GENEVA (Reuters) - The World Health Organization is providing risk management advice to the International Olympic Committee (IOC) and Japanese authorities regarding the holding of the Tokyo Olympics, but the top priority is vaccinating health workers worldwide against COVID-19, its top emergency expert said on Monday.
Japanese Prime Minister Yoshihide Suga is sticking to his government's commitment to host the Summer Games, with officials last week dismissing a report in Britain's Times newspaper that said Tokyo had abandoned hope of holding the event this year.
Mike Ryan, asked whether athletes should be vaccinated as a priority, told a WHO news briefing: "We have to face the realities of what we face now. There is not enough vaccine right now to even serve those who are most at risk.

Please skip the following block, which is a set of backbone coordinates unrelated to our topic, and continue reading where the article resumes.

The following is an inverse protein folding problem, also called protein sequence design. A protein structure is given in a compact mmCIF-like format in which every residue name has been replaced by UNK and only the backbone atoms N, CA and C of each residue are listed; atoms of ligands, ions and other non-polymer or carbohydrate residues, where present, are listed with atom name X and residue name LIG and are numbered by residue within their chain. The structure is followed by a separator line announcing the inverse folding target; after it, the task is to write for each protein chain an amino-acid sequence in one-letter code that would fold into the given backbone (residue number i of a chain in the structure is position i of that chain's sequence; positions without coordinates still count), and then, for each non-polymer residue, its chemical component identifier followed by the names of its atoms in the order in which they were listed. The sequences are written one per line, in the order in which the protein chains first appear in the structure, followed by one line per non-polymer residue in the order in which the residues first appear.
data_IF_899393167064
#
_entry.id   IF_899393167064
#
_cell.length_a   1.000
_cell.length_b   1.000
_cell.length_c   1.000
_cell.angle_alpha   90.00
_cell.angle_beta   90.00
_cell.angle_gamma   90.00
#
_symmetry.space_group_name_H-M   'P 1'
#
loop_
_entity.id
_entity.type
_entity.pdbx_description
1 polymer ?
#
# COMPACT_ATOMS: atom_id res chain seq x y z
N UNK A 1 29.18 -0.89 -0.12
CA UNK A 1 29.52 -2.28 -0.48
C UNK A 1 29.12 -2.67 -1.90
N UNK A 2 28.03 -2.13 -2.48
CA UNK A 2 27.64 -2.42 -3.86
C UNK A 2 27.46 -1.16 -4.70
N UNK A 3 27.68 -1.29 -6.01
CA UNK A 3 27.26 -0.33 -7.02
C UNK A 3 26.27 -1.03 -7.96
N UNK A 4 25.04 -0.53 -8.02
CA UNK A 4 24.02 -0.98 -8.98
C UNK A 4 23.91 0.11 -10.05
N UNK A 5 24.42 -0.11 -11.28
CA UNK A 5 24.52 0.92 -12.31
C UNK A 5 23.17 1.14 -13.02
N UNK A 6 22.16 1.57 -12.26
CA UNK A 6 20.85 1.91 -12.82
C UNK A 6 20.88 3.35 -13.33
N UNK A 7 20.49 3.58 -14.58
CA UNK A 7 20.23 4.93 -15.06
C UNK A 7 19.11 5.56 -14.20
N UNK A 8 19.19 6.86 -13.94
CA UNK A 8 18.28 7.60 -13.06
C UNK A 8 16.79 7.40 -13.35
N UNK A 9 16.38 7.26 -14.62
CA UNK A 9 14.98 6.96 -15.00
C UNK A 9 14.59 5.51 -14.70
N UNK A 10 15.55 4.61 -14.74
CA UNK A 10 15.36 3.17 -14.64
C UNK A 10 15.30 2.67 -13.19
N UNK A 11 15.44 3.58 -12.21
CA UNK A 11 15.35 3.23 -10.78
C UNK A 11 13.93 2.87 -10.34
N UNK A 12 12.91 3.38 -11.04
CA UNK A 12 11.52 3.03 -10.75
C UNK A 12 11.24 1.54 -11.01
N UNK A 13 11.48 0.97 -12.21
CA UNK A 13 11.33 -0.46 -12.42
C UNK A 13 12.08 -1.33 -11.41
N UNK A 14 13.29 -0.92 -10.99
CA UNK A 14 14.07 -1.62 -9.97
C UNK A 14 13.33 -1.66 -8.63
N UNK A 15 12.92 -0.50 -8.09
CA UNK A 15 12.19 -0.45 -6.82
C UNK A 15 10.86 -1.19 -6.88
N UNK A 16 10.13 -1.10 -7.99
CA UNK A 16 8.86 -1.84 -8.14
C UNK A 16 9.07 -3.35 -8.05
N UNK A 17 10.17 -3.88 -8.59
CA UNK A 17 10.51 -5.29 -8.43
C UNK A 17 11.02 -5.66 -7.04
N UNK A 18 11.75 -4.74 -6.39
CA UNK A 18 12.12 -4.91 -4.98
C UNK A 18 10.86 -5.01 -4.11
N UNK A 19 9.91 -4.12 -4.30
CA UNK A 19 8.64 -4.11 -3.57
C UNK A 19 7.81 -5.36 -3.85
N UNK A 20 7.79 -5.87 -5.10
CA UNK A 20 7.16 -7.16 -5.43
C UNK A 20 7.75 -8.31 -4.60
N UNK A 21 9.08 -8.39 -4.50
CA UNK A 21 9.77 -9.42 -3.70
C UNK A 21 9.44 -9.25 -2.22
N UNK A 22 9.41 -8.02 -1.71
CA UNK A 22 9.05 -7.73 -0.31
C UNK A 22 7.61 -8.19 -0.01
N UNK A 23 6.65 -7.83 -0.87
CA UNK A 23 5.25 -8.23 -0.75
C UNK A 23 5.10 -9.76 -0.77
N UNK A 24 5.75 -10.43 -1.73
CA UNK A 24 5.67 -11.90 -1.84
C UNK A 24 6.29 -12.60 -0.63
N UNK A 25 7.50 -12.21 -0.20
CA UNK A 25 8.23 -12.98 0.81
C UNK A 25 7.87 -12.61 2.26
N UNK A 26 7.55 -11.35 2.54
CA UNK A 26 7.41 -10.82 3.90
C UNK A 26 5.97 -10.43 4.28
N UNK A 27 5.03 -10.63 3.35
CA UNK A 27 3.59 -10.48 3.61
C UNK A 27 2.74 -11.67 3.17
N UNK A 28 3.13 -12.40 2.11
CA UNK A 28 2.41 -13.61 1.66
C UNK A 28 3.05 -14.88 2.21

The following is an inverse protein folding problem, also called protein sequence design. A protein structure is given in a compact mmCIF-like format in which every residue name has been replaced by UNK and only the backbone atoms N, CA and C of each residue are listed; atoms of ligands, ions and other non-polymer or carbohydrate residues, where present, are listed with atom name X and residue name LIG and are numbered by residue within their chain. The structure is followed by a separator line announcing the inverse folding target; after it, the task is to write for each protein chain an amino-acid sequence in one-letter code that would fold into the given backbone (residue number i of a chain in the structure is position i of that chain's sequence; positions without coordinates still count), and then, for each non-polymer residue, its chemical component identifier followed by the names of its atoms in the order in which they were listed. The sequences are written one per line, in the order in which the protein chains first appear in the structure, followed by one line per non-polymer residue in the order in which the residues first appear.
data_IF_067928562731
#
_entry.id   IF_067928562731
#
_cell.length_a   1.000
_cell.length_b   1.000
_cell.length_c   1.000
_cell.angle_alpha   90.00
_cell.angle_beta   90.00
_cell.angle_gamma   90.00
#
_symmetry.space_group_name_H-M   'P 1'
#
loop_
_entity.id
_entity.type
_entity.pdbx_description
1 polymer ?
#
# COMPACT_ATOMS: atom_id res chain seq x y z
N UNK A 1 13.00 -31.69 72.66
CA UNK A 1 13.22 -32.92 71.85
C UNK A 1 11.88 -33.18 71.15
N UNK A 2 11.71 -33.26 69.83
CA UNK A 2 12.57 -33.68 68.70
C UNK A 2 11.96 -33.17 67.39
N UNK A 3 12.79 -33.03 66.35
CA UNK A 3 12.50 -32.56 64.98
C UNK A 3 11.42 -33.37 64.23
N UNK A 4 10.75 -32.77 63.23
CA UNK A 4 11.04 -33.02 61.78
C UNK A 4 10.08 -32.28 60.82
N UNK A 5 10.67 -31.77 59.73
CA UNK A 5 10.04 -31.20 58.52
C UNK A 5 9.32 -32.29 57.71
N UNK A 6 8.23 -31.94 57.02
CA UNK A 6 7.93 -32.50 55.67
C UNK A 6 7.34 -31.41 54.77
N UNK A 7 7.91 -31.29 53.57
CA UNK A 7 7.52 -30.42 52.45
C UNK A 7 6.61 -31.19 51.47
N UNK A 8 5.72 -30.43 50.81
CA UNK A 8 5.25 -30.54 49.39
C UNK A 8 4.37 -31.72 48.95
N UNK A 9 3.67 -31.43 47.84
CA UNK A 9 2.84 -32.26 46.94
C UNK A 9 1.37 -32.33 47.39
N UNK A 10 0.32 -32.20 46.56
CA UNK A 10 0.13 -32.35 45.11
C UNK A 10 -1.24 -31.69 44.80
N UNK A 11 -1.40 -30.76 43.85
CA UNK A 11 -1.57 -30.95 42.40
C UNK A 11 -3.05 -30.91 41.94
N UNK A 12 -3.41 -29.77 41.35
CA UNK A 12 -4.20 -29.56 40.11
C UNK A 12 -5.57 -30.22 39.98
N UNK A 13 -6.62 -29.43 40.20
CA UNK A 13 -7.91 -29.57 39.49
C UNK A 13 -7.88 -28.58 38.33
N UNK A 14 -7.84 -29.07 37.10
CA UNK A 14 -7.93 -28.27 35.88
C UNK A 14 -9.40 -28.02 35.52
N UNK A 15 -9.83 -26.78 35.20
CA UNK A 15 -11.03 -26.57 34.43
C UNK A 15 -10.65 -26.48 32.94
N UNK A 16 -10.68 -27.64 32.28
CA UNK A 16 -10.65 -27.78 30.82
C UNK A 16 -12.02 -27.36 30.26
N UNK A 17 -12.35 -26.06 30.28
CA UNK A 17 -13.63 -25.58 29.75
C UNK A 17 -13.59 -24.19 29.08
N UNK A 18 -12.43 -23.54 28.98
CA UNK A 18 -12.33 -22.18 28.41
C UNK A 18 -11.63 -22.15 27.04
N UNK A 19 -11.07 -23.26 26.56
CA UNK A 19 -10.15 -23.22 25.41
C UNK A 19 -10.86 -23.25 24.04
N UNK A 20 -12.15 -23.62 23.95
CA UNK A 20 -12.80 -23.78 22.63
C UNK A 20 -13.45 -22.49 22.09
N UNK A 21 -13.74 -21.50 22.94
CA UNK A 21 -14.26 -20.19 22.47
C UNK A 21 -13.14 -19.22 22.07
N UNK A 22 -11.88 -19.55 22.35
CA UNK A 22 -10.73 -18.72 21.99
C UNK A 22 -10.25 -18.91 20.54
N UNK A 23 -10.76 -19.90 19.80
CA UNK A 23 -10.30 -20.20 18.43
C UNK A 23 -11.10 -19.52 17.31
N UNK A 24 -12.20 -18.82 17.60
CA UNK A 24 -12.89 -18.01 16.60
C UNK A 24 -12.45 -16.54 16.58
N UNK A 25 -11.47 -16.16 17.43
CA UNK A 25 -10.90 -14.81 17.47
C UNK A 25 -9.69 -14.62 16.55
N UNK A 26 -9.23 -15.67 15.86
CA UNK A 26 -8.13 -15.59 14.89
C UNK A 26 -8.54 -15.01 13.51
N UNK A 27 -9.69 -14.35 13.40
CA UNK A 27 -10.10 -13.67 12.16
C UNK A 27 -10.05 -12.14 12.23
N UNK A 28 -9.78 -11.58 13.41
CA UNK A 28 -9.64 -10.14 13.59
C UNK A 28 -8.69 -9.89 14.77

"We face a crisis now on a global scale that requires frontline health workers, those older people and those most vulnerable in our societies to access vaccine first."
The Games is scheduled to open on July 23, after being postponed for a year because of the coronavirus pandemic.
The WHO would work with the Lausanne-based IOC, the host city Tokyo and Japan's ministry of health, labour and welfare as part of their task force to "offer risk management advice right the way through the process", Ryan said.
"The final decision on the risk management measures for the Olympics, and the final decision regarding the Olympics themselves, is a decision for the IOC and the Japanese
authorities," he said.
(Reporting by Stephanie Nebehay, John Miller and Emma Farge; Editing by Alex Richardson)